Deadpool: The Last Days of Magic #1
(Marvel Comics, May 2016)
Writer: Gerru Duggan
“Deadpool” is one of a handful of superhero comic books that lean heavily towards contemporary humor and outrageous satire, while remaining in lockstep with American publisher Marvel Comics’ shared and rigid mainstream continuity. It is a setup that affords writers a relatively generous amount of creative freedom. But a problem with many “Deadpool” stories is that writers get so caught up on playing around with this freedom that they overlook conveying a cohesive and meaningful story.
“Deadpool: The Last Days of Magic” #1 seems to have found a workable balance between, on the one hand, Deadpool’s trade mark lunatic antics, and a story that may actually have better things to do than poke fun at the superhero genre’s more egregious tropes.
The premise is esoteric yet improbably straightforward: a mysterious force, consisting of robotic entities that feed on magic, called the Empirikul, are hunting down the Marvel universe’s magic users and destroying mystical landmarks all over the world. This plot dovetails with that in Marvel Comics’ title “Dr Strange”, which we have previously reviewed.
The title character, Deadpool, finds himself stuck in the middle of this pogrom, as he is in a relationship with a demon named Shiklah, mistress of an underground society called the Monster Metropolis. Shiklah is prime target of the Empirikul.
“Last Days of Magic” is as chaotic as any “Deadpool” story can get. The story has Deadpool fighting the forces of Empirikul alongside Shiklah and a motley crew of second string magic users, such as Doctor Voodoo, the perpetually sexually-aroused ghost of Benjamin Franklin, and the former SHIELD mage and reformed supervillain called “Necromancer” (who went from being a slightly comedic, over-weight, kilt-wearing magic-based villain to Deadpool’s close friend).
Doctor Strange, Marvel Comics’ Sorcerer Supreme, is described as missing and it is his absence that is brought up frequently by the participants of the melee. Every player is of the consensus that they are merely holding the fort until Dr Strange shows up to save the day. But he fails to do so.
The chaotic fight scene, which admittedly lacks gravity or even detail, is window dressing for the true subject of the issue – even Deadpool himself is uncharacteristically not the main focus. Rather, this story is the swan song of Necromancer. This character had sworn off his supervillainous ways and tried to live a normal life away from magic and away from even Deadpool, only to be caught up in it again out of misplaced loyalty to Deadpool and a need to make up for past crimes.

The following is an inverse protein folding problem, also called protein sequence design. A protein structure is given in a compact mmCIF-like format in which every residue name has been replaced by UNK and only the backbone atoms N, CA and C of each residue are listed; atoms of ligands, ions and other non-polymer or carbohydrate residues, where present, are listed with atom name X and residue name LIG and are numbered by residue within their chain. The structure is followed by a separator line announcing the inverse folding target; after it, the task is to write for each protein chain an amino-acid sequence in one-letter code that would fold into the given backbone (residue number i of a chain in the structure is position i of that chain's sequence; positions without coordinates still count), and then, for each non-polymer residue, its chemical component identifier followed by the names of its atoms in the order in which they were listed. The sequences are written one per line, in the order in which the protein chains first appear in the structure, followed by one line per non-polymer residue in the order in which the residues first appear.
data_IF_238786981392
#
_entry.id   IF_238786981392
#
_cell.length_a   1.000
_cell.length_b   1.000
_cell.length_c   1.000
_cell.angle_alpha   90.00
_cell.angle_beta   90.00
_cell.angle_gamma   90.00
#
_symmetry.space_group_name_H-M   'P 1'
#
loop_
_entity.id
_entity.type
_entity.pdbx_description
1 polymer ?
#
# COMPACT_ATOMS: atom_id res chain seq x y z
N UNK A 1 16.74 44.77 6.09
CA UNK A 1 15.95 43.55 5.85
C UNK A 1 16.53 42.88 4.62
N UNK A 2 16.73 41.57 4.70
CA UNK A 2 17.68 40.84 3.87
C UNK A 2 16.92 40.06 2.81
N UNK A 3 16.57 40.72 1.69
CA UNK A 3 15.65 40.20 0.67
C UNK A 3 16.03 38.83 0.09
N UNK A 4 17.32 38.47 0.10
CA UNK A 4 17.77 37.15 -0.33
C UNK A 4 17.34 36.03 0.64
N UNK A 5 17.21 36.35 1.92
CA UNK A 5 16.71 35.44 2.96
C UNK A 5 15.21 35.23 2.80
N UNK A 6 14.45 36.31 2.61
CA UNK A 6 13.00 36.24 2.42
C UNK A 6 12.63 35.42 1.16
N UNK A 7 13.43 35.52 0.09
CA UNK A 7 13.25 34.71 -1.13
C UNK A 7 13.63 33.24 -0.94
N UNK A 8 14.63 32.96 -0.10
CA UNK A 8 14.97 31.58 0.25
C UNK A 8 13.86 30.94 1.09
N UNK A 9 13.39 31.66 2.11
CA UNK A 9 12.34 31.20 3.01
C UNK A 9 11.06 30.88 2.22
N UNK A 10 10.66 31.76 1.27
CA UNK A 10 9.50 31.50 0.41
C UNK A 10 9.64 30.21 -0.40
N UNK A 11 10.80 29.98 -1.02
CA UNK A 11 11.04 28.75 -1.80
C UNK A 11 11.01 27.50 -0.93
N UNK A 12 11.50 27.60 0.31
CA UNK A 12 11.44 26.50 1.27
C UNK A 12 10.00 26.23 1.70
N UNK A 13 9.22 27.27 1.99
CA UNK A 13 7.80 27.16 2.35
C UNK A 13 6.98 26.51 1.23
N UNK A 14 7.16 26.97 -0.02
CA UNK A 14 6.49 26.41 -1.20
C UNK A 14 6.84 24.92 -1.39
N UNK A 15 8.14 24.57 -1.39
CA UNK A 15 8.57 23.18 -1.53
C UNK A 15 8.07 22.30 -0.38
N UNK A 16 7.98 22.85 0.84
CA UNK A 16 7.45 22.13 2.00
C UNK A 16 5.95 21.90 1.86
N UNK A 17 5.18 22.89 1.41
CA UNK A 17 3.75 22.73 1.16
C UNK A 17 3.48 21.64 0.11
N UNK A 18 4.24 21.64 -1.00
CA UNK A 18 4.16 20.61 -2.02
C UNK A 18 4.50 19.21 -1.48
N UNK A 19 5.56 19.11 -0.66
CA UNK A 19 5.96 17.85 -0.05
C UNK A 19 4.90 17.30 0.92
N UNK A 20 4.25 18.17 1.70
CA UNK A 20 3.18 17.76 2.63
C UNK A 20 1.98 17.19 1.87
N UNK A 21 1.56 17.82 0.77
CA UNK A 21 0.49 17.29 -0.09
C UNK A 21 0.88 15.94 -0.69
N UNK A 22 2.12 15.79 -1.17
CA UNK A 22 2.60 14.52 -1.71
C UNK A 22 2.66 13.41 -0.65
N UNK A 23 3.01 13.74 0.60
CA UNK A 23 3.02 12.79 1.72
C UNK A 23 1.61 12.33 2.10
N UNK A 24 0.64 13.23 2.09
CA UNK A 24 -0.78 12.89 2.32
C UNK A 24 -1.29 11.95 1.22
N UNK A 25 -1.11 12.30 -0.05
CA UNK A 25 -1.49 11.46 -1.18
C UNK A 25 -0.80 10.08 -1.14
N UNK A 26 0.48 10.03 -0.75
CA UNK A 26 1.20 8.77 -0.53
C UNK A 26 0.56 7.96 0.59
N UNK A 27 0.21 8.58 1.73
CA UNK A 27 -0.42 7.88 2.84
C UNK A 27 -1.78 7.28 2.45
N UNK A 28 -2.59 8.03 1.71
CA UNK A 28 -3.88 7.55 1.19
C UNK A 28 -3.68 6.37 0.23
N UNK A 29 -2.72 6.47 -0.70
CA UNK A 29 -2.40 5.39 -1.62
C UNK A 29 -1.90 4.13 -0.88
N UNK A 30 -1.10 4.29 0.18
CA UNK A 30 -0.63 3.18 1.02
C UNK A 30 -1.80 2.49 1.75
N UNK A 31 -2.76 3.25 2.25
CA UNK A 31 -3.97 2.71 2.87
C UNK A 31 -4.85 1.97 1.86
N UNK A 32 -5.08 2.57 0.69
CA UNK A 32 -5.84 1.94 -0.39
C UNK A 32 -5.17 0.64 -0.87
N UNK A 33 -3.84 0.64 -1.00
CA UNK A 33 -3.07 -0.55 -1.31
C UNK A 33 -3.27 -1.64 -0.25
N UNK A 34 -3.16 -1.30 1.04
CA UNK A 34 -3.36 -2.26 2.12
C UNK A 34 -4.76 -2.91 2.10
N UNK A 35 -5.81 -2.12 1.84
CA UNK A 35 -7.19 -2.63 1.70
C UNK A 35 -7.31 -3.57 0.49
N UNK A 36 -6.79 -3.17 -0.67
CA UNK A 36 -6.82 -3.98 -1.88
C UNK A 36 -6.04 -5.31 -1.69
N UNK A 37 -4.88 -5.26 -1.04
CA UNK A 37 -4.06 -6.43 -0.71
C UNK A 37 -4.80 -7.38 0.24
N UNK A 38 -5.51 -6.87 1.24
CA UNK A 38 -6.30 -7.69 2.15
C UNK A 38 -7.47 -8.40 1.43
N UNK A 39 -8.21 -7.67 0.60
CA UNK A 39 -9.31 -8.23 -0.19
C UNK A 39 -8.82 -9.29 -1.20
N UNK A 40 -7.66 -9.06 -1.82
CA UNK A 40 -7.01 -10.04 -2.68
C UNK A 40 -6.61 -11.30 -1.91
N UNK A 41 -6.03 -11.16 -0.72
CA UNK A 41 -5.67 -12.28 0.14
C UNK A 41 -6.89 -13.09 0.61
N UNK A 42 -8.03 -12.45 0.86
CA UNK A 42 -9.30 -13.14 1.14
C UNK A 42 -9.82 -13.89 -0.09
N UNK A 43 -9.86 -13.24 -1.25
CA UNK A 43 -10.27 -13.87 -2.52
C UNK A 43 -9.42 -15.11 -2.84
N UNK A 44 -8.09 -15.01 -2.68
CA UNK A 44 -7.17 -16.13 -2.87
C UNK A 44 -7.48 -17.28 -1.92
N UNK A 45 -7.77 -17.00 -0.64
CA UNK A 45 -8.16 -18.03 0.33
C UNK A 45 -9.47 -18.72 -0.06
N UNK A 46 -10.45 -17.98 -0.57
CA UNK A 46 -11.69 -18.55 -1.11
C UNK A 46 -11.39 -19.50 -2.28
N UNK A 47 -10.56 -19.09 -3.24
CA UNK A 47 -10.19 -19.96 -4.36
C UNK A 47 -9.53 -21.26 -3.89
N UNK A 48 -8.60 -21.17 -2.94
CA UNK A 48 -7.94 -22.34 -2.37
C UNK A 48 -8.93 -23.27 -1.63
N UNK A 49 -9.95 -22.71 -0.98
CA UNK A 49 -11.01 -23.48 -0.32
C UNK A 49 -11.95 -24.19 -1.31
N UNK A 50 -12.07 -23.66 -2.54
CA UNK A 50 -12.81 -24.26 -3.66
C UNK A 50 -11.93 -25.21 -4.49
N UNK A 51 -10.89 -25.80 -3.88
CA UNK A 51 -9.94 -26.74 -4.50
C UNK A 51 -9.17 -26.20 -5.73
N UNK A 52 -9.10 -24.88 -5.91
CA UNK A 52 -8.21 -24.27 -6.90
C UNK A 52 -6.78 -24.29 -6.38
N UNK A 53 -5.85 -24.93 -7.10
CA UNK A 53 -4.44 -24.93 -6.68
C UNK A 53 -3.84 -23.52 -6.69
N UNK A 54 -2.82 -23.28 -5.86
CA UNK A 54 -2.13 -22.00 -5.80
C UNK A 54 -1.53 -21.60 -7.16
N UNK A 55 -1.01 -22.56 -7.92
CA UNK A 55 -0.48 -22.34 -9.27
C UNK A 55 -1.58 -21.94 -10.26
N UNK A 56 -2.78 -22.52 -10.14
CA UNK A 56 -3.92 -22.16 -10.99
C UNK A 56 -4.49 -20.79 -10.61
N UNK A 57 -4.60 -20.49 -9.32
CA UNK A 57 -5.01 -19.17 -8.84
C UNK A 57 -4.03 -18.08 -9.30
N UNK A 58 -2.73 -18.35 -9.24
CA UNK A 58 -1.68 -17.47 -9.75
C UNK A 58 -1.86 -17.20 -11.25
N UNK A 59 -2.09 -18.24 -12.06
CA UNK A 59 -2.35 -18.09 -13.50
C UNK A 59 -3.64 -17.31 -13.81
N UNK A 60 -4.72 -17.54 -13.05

There are not enough pages in the comic to flesh out the tragedy, nor does the “Deadpool” franchise have enough gravitas to ever give one of its recurring supporting characters’ death any lasting significance. But surprisingly, it still works. All of the characters in this title are existentially aware of their respective status as B-grade characters, both within the story and – thanks to the title’s popular fourth wall-breaking practices – within the superhero comics industry itself.
As Necromancer himself points out with pathos before crumbling to dust, his death is unnecessary because someone of Doctor Strange’s magical pedigree could have saved everyone without dying in the process.
“Deadpool: Last Days of Magic” #1 suffers from the problem that is endemic to Marvel Comics these days, being the reader’s need for extensive knowledge on the background of characters in order to completely enjoy the story. Once the reader navigates that, the comic is a decent read. It is not groundbreaking and will not make a fan out of any one who is not already into “Deadpool”. But we can still recommend this issue as an example of a “Deadpool” story done right.